Various Capital Linkages in Inclusive Wealth

Various Capital Linkages in Inclusive Wealth [English translation]

日本語 English

Creation date: April 28, 2020 (作成日: 2020年4月28日)

[Suggested citation]

  • Yagi, M., and Managi, S., 2020, Chapter 5. Various Capital Linkages in Inclusive Wealth: In Sato, M., Kitamura, Y., and Managi, S. (Eds.), ESD and Social Resilience in the SDGs Era, pp.121–154, Tsukuba-shobo, Tokyo. [Japanese]
  • ISBN: 978-4-8119-0571-6


  • 八木迪幸, 馬奈木俊介, 2020, 「第5章 新国富(Inclusive Wealth)における多様な資本の連関」, 佐藤真久, 北村友人, 馬奈木俊介(編), 『SDGs時代のESDと社会的レジリエンス』, pp.121–154, 筑波書房, 東京.
  • ISBN: 978-4-8119-0571-6

Various Capital Linkages in Inclusive Wealth [English translation]

Michiyuki Yagi1*・ Shunsuke Managi2

  • 1 Faculty of Economics and Law, Shinshu University, Japan.
    • 3-1-1 Asahi, Matsumoto, Nagano, 390-8621, Japan.
    • (* Corresponding Author)
  • 2 Urban Institute & Department of Urban and Environmental Engineering, School of Engineering, Kyushu University.
    • 744 Motooka, Nishi-ku, Fukuoka, 819-0395 Japan.


This chapter put forward an outline of inclusive wealth (IW) and carried out its analysis mainly in terms of Japan based on the estimated values of the three facets of IW capital: produced capital (PC), human capital (HC), and natural capital (NC). As an analysis of its contents, there are three indexes of IW, which are the total amount, the per-capita index, and productivity (i.e., value added divided by IW). As for the specific contents, it verified a comparison between 1990 and 2014 for the whole world (Section 3), for the IW of Japan (Section 3), a comparison between Japan and G7 (Section 4), a look at the IW by prefecture (Section 5), and the relevance of IW to measuring the damage due to the Nankai Trough earthquake (NTE) (Section 6).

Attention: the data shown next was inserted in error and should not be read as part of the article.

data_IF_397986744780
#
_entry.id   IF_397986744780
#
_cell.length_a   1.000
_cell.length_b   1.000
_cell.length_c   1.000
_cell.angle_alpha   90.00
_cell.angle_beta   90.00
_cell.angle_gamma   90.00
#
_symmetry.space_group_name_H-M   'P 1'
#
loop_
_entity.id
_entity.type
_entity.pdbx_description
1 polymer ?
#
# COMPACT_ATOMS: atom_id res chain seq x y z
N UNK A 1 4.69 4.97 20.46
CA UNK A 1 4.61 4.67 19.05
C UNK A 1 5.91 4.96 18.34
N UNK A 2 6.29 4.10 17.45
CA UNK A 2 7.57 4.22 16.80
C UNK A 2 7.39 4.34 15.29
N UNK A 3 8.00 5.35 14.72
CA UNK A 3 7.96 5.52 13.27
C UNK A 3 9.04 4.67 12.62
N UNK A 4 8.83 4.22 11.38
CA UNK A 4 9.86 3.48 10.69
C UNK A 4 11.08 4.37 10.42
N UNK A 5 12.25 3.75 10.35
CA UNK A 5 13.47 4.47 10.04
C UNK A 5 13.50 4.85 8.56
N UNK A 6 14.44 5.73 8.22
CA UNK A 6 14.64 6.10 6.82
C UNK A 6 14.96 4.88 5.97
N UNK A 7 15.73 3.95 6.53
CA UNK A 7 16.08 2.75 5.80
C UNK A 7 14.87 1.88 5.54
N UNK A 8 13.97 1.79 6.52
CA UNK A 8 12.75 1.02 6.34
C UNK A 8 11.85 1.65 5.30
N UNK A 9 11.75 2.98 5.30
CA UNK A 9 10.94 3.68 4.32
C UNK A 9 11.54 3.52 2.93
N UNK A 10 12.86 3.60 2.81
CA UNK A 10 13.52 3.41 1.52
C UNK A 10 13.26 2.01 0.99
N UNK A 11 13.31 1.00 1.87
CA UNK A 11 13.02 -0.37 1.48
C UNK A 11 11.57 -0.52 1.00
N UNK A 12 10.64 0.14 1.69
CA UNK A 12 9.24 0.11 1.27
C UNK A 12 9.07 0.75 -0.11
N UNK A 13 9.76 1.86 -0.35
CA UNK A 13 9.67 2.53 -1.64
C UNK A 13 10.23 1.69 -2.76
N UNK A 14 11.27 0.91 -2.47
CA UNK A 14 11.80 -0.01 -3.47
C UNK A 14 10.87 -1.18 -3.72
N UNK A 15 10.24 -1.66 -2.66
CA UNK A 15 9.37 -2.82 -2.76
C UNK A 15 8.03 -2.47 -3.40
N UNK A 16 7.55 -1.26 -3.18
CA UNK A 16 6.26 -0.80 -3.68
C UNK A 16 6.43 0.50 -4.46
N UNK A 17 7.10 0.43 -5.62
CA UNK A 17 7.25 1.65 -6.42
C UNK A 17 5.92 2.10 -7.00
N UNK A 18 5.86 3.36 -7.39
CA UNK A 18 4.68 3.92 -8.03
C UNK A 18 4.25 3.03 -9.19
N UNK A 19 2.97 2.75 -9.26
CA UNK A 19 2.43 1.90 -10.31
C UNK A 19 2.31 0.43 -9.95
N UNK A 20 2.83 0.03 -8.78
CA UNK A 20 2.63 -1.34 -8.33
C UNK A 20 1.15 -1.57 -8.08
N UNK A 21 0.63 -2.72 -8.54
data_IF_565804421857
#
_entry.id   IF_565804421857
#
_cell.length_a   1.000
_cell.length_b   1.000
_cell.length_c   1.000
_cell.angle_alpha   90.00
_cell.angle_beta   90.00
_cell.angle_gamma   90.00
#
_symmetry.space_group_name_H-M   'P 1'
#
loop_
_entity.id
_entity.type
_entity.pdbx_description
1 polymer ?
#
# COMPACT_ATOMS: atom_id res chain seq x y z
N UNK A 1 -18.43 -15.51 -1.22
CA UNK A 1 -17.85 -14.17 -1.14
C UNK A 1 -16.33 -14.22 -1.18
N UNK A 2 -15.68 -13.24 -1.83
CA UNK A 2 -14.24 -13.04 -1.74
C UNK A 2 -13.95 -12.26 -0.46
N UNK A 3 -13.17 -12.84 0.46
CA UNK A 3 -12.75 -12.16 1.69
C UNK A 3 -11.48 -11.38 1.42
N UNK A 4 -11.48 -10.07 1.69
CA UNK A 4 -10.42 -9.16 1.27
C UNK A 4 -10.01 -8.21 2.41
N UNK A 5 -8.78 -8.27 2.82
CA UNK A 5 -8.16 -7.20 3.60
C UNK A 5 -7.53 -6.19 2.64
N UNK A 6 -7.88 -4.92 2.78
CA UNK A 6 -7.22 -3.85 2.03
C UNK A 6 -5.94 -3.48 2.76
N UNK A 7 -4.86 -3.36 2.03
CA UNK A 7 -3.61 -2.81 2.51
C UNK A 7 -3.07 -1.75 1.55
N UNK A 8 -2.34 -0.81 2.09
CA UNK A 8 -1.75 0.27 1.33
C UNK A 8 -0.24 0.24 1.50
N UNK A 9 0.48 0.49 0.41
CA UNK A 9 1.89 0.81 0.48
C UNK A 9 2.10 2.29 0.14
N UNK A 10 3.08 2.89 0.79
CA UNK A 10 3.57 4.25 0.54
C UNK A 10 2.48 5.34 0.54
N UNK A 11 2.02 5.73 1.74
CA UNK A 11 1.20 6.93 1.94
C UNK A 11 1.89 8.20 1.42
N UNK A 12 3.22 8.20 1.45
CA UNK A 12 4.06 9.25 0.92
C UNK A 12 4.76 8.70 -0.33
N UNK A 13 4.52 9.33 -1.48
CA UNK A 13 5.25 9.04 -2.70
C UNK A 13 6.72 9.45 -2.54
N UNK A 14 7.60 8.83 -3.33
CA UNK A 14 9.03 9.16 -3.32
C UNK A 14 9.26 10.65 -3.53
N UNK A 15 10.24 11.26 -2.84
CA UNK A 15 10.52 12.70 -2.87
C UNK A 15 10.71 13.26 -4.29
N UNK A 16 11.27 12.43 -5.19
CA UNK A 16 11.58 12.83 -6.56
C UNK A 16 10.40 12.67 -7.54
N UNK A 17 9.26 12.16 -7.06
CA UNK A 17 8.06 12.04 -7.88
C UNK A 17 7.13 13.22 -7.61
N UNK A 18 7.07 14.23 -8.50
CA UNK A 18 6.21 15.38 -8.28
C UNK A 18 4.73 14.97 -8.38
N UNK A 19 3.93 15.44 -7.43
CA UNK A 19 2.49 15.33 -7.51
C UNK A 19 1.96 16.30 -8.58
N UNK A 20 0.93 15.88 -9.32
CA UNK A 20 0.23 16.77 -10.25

• Keywords: Inclusive wealth; produced, human, and natural capitals; inclusive wealth productivity; total amount index, per-capita index, and productivity index; damage analysis of Nankai Trough earthquake.
  • JEL codes: E01, O11, O40, Q01

1. Introduction

The purpose of this chapter is to introduce a recently developed indicator of sustainability, namely inclusive wealth (IW). This chapter intends to show the current state of the world and, in particular, Japan in a manner that is as simple as possible, while using the latest estimates of IW.